Consolidation in business refers to an amalgamation of different business units or individual companies into one big organisation. Business consolidation is usually deployed to upgrade and boost the operational efficiency of a company and reducing redundant employees and processes.
Business consolidation is often related to mergers and the addition of various small scale enterprises incorporated into a new establishment and the actual company cease the exist. For a business, consolidation can be cost-saving if its long-term, but in short-term, it can be complex and costly.
Few categories when business consolidated fits perfectly:
- When a small company is combined with the large organisation, the first and the original organisation cease the exist.
- The owner company liquidates the assets of a business it buys, embraces or dismantle its operation.
- The owner company has the right and power to buy more the 50 per cent of the share of a business and therefore, both the company survives.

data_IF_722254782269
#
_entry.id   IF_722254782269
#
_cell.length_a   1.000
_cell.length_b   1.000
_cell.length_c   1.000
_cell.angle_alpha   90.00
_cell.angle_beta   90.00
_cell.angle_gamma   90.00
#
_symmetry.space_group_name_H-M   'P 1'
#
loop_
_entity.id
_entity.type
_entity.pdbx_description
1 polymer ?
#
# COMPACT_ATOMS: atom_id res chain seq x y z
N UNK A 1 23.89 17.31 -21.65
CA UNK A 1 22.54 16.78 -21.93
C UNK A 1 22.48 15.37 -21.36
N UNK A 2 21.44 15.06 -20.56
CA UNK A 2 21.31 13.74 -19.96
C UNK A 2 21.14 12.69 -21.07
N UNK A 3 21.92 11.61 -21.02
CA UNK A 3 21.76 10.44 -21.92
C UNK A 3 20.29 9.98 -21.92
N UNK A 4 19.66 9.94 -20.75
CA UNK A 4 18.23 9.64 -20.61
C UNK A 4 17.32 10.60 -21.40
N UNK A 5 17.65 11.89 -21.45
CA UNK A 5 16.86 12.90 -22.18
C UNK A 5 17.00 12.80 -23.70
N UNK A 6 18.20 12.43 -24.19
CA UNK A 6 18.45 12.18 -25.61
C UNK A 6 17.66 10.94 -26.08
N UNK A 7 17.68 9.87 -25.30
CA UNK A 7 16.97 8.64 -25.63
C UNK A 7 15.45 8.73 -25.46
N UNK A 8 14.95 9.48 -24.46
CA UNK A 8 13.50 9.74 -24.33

- When a decision is not based on voting the acquiring company can make the decision as per his/her interest.
The Advantage of Business Consolidated
- If the consolidated business is stable, has enough assets to utilise collateral, and more profitable than it can acquire low-cost financing.
- It can buy more units, products or services from the suppliers
- It can help the organisation for a greater geographical reach resulting in a bigger customer base.
- The organisation can concentrate on market share and high priced products line ups.
- Merging an old and established technology organisation with a new start-up venture can be beneficial because of skills, knowledge, and experience.
The Constraint in Business Consolidation
- The combined companies might have cultural differences and can affect the work environment.
- Though a new venture company can get a lot of advantages from the old established company, ideology and personality can clash.